Building on the Mayor’s plan in Rebuild, Renew, Reinvent to launch a BID 2.0 model, the City could prioritize fully funding existing smaller outer borough BIDs in outer boroughs and support the easy creation and public funding of new BIDs to provide better management of public streetscapes and plazas in historically underinvested neighborhoods. The City could fund and embed a designer or planner in every existing under-resourced BID to equip them with the expertise to oversee capital grants and projects.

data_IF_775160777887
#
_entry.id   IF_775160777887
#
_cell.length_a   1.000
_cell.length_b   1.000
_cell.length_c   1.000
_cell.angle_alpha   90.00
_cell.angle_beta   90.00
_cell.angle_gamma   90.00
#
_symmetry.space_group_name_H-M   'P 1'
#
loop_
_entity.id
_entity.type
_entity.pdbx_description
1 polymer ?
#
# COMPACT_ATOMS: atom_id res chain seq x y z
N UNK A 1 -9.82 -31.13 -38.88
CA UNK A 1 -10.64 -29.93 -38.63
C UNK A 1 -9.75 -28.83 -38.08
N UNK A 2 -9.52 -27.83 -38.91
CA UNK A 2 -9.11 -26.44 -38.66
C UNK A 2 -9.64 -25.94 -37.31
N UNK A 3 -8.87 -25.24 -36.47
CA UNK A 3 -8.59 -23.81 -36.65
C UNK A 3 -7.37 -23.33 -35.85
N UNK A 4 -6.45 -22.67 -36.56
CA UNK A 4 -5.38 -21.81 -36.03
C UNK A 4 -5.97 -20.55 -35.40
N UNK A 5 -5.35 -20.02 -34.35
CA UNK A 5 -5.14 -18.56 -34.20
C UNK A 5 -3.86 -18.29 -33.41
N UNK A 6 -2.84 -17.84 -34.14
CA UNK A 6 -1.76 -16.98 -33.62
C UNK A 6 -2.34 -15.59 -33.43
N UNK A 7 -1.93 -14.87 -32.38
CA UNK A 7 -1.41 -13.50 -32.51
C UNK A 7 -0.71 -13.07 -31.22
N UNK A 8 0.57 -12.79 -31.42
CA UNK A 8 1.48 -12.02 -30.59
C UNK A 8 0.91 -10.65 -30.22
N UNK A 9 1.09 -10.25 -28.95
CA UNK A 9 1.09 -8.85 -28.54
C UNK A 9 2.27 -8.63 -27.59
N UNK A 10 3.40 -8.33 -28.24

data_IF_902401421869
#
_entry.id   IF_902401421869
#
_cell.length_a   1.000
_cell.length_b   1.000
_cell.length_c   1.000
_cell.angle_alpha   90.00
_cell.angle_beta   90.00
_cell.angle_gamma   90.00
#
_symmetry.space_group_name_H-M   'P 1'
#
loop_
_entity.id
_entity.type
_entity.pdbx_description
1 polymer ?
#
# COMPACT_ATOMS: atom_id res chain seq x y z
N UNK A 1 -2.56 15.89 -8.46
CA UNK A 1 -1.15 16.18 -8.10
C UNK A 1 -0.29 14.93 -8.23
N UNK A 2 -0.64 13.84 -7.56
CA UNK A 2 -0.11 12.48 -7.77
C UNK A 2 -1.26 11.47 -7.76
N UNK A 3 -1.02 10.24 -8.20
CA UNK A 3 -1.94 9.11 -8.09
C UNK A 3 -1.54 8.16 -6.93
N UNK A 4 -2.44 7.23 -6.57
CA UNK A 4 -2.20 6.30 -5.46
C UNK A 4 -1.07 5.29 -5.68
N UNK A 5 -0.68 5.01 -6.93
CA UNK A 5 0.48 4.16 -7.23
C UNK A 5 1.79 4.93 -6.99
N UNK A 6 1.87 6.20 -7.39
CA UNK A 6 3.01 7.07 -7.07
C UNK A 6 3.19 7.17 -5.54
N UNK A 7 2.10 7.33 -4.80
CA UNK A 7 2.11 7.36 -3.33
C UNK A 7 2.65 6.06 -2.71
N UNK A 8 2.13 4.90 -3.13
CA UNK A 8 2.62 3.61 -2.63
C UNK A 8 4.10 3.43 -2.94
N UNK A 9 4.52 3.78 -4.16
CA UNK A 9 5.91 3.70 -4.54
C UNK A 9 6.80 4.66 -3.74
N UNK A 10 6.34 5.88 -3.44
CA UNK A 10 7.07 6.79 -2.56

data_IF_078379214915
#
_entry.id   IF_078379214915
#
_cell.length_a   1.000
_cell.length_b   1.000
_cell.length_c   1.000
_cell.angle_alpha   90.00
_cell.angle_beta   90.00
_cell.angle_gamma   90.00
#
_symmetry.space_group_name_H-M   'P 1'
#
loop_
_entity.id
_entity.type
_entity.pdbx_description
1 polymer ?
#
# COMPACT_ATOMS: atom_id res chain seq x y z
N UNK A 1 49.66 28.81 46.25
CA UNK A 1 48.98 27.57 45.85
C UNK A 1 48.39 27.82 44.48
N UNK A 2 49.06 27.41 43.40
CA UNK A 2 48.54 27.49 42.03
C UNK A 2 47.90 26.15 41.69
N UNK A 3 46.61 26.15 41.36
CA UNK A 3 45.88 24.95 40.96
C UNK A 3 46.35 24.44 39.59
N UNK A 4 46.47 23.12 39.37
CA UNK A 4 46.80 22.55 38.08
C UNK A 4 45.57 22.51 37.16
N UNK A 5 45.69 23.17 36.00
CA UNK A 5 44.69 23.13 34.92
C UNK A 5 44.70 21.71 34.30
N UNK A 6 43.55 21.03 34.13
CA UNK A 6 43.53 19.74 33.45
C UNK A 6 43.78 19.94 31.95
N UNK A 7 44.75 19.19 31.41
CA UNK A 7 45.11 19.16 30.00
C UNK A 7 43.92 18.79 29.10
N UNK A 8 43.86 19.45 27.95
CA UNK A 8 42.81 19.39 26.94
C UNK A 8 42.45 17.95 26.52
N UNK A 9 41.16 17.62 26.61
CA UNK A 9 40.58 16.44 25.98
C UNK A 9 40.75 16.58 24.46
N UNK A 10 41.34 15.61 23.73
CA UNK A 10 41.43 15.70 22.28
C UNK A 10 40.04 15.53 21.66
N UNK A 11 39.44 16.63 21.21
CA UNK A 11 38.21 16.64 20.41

7. Launch a Citywide Equity BID
The current model for BIDs prioritizes neighborhoods with greater access to private investment. By 2030, the City could establish a citywide fund to resource neighborhoods without BIDs with public space maintenance funds.
8. Develop a comprehensive framework for street vendors.
Street vendors are an essential part of a neighborhood’s economy, yet are often not considered when designing our city’s streets. The NYC Department of Consumer and Worker Protection (DCWP), in partnership with SBS, DOT, and others, could develop a policy and regulatory framework that includes clear guidelines for siting, sanitation, utility hookups, and street design to provide consistency, transparency, and equity in managing vendor commerce on our streets and plazas.